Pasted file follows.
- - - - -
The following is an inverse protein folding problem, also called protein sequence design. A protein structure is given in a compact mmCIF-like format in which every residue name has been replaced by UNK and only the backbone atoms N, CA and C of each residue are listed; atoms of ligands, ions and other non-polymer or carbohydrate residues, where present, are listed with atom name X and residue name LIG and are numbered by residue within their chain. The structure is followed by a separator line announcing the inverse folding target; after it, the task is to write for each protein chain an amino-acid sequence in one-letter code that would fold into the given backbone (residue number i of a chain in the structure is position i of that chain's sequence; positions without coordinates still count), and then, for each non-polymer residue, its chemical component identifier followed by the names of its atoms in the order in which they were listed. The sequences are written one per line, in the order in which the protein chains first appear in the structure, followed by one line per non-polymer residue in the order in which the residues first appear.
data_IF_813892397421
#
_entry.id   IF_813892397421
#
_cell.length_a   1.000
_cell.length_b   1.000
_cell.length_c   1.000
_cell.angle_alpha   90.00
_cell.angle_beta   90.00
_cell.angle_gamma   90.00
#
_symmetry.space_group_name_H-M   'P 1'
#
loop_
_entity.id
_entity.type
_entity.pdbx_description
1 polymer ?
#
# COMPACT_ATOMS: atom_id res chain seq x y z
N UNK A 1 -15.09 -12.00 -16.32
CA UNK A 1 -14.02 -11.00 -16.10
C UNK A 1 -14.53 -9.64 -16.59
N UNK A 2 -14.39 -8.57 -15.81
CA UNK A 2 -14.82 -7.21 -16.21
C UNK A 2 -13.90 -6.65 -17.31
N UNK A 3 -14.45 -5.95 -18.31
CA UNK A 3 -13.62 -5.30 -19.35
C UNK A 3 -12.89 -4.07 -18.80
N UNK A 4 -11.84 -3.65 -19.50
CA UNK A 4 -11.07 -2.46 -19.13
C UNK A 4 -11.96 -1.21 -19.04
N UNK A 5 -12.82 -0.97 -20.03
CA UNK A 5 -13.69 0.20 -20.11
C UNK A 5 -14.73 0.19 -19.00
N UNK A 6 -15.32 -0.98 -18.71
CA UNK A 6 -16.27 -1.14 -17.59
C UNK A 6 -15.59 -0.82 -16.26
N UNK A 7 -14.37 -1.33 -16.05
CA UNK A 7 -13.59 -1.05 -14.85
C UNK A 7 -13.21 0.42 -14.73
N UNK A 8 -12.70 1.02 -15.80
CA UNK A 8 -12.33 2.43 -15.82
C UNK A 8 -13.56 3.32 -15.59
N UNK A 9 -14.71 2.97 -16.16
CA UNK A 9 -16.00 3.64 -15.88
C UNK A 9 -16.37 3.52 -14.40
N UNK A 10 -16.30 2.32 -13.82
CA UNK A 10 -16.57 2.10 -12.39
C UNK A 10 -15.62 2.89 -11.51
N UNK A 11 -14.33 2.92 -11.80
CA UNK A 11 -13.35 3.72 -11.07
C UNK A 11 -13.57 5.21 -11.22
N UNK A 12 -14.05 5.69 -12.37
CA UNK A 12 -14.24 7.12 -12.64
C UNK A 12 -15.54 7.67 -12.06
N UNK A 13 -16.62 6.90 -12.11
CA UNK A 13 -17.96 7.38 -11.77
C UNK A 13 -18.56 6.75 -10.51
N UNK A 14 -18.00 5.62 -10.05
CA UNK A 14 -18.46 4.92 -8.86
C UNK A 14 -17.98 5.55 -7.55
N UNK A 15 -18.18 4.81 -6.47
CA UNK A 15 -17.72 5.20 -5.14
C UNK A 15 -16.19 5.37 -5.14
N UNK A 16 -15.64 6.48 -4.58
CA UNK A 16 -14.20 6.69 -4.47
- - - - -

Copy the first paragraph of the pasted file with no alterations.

The following is an inverse protein folding problem, also called protein sequence design. A protein structure is given in a compact mmCIF-like format in which every residue name has been replaced by UNK and only the backbone atoms N, CA and C of each residue are listed; atoms of ligands, ions and other non-polymer or carbohydrate residues, where present, are listed with atom name X and residue name LIG and are numbered by residue within their chain. The structure is followed by a separator line announcing the inverse folding target; after it, the task is to write for each protein chain an amino-acid sequence in one-letter code that would fold into the given backbone (residue number i of a chain in the structure is position i of that chain's sequence; positions without coordinates still count), and then, for each non-polymer residue, its chemical component identifier followed by the names of its atoms in the order in which they were listed. The sequences are written one per line, in the order in which the protein chains first appear in the structure, followed by one line per non-polymer residue in the order in which the residues first appear.